Lucy Saunders (FLS): It’s very new to you, Emma-Jane; what made you think this would be an interesting thing to try? Emma-Jane: Well do you know what I’m going to say? Arleen talked about Daniel, and I feel really awkward at this wonderful feminist day to say that I probably wouldn’t have walked through the door on Tuesday if it wasn’t for my new partner Davide, who is this wonderful curious man not at all an artist who came along to an event that Spirited Bodies ran back in October. I think since Tuesday I’ve really been interrogating why I went and why now at this time in my life and I think it is about key events. I think this new relationship really has been a bit of a catalyst. When I came on Tuesday, I thought, I was there because I have this wonderful flatmate who is really into fashion and as I left she was flicking through Marie Claire and she said, “I think you’re mad going to this thing,” and I just looked at the content of her magazine and I thought that was mad. As a larger girl, probably a size 18, size 20 on a bad day – or a good day – … I feel like there are not enough images or connections for women to make to the real world of feminity because we are saturated with that kind of media image. There is a woman at work who weighs just under 6 stone. She’s really really really poorly with anorexia and I just feel like, for both of us, that is the idea that we’re supposed to aspire to and its making both of us unhappy and in some ways unwell. And so I think for me coming here – one – one reason for getting into it was a curiosity and to see real women, different shapes, different sizes, colours, and just to remember what a woman looks like, because you don’t get that opportunity, really, outside of the family to see these shapes. I think another – this is what I’ve been interrogating – another very personal element to it which is what connects really to the new relationship is that I had spent a number of years with somebody who was very abusive and had lost my relationship with my body beyond it being a sexual tool and so being here reminded me of its function, its biological function, and just connecting with it and other women in a completely non-sexual way was actually …. That was the after shock that I’ve come to realise now a few days later and I was only here to volunteer on the stall. I arrived this morning and Esther said, “Oh no a model’s dropped out,” and I said I’ve only got till half past four. My colleague said, “Are you going to get your kit off again today?” and I said “No no definitely not, I’ve got to be somewhere by 5pm” – here I am and there’s my boobs so … (pointing to a drawing on the floor in front). FLS: It’s interesting because we’ve had several functioning anorexics come and model with us, obviously anorexia gives the most dramatic difference between how someone sees themselves and how anybody else would see them in reality. We’d see the skeleton and they’d see a fat person. That can be a very interesting process when they come and work with us. There are also those who work very hard on their body. We had one woman once, a young woman, good job in the City, very lovely, as she said, “I spend a lot of time, energy and money on keeping my body perfect, and then I don’t share it with anybody. I’ve been celibate for the last seven years and I’m hoping that coming along to SB will help me relax that and maybe be more open to a new relationship in the future.” I don’t know whether she’s got a new relationship yet, but I thought it was an interesting reason for coming. LaDawn: Especially since I’ve got the perfect body. FLS: Absolutely and me too LaDawn, let’s face it, between the two of us, Helen of Troy’s way out the shop. Emma-Jane: This is the thing, this is I think what I learnt from Tuesday and here today and looking actually out at you as artists is – we’ve all got the perfect body. It functions, it carries you around your day, it allows you to do the things that you want to do even if it is physically very very limited, if you are wheel chair bound, it is a perfect body, it’s your perfect body, and I think owning it and appreciating that, this really facilitates that. EB: Right, very well said. Emma-Jane: You can have that on your business cards! FLS: Emma-Jane, any ideas how you are going to take this forward? & are you going to get your partner to start drawing? Emma-Jane: Well, actually we were having a chat when he popped in this afternoon and he was very jealous because I drew, I posed and drew, on Tuesday, and he was really jealous of the pictures. He said, when he went, he went mainly as a model. And so we had a little chat and we’ve just made an agreement that he’s going to practise, um, he’s going to practise drawing me, and we’ll see how long that lasts. FLS: Well hopefully you get to draw him. Emma-Jane: Yes, yes and we did actually talk about maybe sharing it together. So far I’ve only done it within a women only environment but he did a mixed session. FLS: We have had a few couples in the past who came to model together to get a remembrance of themselves as a couple at that time. EB: And you said that possibly having tried it in a safe environment of just women you might feel more comfortable to do it in a mixed one soon. Emma-Jane: Absolutely absolutely.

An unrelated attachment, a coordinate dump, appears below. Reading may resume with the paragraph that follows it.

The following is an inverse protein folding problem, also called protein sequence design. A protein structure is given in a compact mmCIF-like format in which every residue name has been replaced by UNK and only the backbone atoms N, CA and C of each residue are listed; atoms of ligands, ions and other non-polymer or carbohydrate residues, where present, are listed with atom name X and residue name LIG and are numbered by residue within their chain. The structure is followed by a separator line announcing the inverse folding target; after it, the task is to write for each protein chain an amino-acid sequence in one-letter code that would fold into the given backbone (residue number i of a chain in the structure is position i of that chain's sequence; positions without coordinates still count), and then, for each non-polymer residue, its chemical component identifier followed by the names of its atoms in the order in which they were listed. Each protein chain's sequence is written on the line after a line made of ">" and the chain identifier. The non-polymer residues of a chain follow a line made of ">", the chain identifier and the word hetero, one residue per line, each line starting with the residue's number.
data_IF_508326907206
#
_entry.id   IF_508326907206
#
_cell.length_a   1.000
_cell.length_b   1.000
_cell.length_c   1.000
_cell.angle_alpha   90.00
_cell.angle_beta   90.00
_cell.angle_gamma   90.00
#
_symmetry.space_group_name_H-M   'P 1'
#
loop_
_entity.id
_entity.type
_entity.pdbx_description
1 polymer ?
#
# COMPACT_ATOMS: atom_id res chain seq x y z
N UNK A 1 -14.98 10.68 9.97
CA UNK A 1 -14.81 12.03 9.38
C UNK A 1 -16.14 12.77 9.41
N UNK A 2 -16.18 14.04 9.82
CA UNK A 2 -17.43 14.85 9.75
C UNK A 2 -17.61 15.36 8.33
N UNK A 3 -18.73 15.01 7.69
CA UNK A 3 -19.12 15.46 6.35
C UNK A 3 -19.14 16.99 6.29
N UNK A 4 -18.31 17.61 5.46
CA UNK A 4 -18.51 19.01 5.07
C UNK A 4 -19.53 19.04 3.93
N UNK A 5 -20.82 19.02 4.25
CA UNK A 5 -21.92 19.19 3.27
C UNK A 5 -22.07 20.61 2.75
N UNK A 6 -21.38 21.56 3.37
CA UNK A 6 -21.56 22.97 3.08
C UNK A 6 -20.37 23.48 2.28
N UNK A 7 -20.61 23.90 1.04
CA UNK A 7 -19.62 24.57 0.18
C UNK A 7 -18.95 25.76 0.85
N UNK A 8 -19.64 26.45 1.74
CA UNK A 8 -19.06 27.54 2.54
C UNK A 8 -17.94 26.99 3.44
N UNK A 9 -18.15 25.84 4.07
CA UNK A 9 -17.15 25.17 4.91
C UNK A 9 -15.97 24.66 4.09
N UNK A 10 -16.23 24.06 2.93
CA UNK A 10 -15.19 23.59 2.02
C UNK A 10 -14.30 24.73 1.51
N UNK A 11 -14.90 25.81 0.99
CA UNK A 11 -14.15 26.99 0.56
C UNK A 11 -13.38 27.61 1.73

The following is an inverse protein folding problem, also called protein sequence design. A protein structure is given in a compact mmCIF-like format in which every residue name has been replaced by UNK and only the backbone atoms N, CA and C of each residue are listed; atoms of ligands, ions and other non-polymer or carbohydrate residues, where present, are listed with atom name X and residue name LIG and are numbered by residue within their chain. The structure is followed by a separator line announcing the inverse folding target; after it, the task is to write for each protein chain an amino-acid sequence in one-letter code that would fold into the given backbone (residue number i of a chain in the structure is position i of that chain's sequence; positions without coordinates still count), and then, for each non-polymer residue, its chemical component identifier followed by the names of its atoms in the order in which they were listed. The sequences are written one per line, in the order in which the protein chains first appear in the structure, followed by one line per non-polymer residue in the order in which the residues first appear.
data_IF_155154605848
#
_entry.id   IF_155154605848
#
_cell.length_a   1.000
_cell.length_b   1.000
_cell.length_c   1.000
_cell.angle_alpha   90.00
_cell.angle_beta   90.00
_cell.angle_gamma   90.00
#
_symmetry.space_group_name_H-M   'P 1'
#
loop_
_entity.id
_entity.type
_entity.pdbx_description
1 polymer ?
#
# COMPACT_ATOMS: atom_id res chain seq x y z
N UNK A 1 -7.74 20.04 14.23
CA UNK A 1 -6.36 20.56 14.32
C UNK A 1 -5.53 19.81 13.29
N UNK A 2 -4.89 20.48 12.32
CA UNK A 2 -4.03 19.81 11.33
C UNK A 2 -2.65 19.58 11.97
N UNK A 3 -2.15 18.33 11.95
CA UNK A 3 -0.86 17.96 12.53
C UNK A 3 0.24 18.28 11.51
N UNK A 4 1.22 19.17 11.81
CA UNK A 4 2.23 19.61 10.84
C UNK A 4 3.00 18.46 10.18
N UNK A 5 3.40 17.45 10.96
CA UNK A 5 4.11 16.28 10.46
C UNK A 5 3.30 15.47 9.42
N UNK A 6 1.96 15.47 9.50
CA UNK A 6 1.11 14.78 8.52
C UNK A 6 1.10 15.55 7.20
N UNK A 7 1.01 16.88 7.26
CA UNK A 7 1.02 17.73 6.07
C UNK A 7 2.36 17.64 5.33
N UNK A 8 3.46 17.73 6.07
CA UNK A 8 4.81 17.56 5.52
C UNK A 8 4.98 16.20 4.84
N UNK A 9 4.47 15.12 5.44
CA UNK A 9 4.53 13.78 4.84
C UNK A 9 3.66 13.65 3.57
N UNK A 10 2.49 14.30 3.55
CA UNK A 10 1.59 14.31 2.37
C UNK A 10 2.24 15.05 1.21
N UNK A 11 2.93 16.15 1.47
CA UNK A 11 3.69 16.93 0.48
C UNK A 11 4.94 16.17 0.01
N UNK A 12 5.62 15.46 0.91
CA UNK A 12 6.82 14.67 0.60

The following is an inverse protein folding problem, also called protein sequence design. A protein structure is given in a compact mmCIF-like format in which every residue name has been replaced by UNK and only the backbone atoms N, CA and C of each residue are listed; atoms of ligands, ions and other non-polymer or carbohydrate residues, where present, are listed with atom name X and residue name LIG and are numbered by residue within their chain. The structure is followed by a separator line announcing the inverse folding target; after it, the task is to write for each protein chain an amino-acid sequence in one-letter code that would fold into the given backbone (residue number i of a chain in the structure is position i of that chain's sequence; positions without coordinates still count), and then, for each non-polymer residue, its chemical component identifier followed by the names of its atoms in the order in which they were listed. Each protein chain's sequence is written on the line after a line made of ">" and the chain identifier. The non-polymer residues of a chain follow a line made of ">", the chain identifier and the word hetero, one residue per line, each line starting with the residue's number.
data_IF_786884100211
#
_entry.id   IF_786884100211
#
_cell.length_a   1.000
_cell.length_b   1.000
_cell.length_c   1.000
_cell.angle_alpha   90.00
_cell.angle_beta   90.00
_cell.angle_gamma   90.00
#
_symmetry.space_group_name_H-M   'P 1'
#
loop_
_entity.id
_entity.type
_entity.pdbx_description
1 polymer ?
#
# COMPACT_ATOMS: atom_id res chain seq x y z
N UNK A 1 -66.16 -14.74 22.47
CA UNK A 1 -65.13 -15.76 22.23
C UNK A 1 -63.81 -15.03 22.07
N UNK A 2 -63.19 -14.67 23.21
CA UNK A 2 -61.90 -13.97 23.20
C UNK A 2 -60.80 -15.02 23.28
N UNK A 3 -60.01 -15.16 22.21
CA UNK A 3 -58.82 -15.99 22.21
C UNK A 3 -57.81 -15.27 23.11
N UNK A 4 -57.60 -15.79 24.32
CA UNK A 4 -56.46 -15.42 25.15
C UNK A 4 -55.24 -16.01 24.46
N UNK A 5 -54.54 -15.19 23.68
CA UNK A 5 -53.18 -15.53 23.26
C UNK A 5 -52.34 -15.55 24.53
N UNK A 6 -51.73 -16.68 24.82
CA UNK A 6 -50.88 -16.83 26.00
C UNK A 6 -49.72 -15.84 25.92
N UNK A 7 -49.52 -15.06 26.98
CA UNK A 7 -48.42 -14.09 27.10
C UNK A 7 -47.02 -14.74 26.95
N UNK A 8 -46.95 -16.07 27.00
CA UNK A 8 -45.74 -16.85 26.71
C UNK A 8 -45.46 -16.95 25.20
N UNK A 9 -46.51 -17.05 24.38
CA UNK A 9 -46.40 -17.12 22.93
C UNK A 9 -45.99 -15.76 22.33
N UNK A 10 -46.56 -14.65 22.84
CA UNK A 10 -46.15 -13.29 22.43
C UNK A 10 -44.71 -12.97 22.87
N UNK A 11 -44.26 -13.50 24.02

All photographs in this post are copyright of Sophie Stanes, www.livinglifethroughalensphotography.co.uk